Bomb threats at high schools in Schaumburg and Country Club Hills have caused evacuations, and extra police were on duty at a Palos Hills high school this week because of a threatening note found in the bathroom of a McDonald's restaurant a half-mile away.
Experts say the charge against Lee is troubling because it was over an essay that even police say contained no direct threats against anyone at the school. However, Virginia Tech's actions toward Cho came under heavy scrutiny after the killings because of the "disturbing" plays and essays teachers say he had written for classes.
Simmie Baer, an attorney with the Children and Family Justice Center at Northwestern University, called the Cary incident an example of zero-tolerance policies gone awry. Children, she said, are not as sophisticated as adults and often show emotion through writing or pictures, which is what teachers should want because it is a safe outlet.
So this is the reaction we have, when a student actually expresses themselves in a creative writing assignment; the teacher found it disturbing and had the guy arrested. There were no threats, no specifications, no reason to be scared of this Honors student, who had obviously taken pains to ensure that his essay would not be perceived as threatening. He didn't post it online or cause panic or hysteria. He expressed his honest feelings in a creative fashion as requested by his teacher... and he's charged with Disorderly Conduct.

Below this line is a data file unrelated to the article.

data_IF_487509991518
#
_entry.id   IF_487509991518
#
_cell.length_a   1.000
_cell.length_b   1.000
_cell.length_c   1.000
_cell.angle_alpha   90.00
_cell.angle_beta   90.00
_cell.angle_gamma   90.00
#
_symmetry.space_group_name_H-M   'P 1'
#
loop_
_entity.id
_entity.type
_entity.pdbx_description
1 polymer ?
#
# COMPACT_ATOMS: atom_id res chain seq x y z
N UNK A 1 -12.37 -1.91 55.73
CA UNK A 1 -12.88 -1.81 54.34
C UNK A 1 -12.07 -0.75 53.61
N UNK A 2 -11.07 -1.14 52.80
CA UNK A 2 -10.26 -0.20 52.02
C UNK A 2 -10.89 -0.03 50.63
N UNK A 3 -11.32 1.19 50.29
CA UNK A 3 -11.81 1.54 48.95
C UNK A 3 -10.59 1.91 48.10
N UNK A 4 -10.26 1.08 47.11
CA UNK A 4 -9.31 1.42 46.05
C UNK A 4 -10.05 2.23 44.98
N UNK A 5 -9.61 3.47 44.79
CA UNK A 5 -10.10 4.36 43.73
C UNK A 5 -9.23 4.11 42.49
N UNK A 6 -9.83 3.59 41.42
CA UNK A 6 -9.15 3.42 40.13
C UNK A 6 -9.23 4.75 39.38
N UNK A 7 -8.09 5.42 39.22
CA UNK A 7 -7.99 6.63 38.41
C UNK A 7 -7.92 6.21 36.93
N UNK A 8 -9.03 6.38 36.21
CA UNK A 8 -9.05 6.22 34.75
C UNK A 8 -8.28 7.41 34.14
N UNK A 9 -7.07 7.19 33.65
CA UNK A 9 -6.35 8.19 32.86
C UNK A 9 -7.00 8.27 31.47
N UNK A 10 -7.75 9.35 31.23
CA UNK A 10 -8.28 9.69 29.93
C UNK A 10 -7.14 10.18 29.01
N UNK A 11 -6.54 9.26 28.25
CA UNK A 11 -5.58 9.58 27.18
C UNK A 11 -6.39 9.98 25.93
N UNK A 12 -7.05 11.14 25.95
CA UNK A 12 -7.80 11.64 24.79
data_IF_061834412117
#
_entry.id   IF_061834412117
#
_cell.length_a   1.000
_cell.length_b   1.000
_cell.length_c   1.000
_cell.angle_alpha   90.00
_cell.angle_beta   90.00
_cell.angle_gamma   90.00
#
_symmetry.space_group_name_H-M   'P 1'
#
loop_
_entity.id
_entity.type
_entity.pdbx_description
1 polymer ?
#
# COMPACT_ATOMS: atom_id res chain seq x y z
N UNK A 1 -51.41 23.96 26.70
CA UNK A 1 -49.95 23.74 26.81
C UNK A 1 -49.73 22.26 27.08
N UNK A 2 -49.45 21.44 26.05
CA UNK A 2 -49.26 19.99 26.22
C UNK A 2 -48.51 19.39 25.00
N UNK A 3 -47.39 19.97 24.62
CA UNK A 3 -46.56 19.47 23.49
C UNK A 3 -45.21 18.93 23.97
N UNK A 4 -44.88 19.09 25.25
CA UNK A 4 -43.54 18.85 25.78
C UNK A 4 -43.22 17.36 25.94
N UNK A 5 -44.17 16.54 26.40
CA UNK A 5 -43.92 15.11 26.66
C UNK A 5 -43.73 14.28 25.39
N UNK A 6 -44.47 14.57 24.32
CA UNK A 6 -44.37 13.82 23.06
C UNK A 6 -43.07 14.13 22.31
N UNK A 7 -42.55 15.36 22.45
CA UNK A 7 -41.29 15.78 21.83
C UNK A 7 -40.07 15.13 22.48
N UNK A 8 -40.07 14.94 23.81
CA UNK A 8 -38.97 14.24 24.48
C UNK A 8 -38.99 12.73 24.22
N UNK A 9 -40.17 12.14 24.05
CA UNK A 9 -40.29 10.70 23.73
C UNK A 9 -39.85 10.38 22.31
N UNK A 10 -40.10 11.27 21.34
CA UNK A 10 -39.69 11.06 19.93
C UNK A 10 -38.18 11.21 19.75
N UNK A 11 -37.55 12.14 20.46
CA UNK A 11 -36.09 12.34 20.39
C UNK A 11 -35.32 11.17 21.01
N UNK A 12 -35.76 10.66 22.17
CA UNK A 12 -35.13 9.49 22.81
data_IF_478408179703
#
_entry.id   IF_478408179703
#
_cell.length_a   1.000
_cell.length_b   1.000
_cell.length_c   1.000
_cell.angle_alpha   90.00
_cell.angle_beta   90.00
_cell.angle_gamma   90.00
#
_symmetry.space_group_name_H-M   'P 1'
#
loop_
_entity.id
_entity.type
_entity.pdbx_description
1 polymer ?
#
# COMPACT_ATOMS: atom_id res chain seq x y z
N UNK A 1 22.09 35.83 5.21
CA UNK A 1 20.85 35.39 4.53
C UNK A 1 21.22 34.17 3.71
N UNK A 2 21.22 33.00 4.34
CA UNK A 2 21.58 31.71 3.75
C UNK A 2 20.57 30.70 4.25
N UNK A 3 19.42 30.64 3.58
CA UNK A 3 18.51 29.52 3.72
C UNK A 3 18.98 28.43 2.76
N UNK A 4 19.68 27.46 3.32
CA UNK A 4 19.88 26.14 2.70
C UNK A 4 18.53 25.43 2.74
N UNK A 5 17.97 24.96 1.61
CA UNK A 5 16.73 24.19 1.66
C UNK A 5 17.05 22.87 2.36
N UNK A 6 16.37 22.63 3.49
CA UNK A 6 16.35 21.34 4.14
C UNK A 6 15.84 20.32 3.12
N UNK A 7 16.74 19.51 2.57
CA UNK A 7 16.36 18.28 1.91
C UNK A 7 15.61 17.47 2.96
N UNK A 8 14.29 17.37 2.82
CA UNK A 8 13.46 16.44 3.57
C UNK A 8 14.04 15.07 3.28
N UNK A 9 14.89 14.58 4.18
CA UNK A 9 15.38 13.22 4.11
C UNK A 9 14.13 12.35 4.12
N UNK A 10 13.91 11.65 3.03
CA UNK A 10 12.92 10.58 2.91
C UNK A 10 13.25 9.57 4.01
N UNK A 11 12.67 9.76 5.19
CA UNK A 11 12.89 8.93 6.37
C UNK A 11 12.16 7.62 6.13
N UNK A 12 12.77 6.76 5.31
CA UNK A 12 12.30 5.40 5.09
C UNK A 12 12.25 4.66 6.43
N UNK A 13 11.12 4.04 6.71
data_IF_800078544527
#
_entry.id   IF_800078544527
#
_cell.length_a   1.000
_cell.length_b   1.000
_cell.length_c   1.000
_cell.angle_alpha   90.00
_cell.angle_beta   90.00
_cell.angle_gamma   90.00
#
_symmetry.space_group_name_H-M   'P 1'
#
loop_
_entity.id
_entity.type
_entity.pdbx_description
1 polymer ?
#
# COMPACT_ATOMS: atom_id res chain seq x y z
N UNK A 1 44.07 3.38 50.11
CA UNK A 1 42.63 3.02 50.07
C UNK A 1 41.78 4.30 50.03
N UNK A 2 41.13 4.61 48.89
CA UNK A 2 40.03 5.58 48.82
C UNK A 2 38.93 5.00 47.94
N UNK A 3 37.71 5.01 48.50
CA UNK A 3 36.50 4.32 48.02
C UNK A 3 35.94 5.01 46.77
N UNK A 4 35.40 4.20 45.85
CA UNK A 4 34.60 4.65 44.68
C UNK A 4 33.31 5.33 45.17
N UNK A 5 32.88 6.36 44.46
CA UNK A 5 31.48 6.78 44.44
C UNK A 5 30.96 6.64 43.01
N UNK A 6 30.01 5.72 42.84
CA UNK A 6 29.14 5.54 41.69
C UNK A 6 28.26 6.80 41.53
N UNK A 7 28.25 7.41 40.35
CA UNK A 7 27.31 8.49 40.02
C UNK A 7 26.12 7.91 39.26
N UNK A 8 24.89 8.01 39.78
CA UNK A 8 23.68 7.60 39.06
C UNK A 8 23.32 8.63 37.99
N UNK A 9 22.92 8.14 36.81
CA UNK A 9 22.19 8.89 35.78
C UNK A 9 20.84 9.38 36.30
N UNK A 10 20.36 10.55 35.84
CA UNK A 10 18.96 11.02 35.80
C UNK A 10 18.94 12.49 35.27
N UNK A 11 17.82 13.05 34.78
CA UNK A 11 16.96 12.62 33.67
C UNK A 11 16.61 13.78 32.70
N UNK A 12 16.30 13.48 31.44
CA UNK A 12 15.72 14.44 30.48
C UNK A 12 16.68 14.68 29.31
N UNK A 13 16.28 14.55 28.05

Why can't they just TALK to him?! Do the people running these establishments REALIZE that this kind of treatment will only push potentially dangerous people FURTHER into their corners?! Can't we take the opportunity to discuss and understand and negotiate and debate and connect with other people instead of this knee-jerk reaction to what the establishment finds 'disturbing'? How much of a leap is this, really, to criminalizing dissenting thought?
There are, of course, in the aftermath of the Virginia Tech massacre, those who think we could have done something to prevent it; that we should have heeded the warning signs in Cho's writings, and that this sort of reaction is acting upon lessons learned. But the truth is that, if we do truly want to live in a free society, where you can hold your own beliefs and express them to others without fear, then there's nothing we COULD have done. Cho (and our victim Allen Lee) was free to think and say what they wanted because we should ALL be free to say and think what we want; as long as Cho didn't act on his writings there weren't any problems. Likewise, the ACLU and the Supreme Court uphold the rights of hate groups to despise and detest whatever minorities they do, so long as they don't form lynch mobs, just like they uphold the rights of pro-life advocates to picket abortion clinics, anti-war protestors to march on Washington, and Ann Coulter's right to rant about the 'godless church of liberalism.'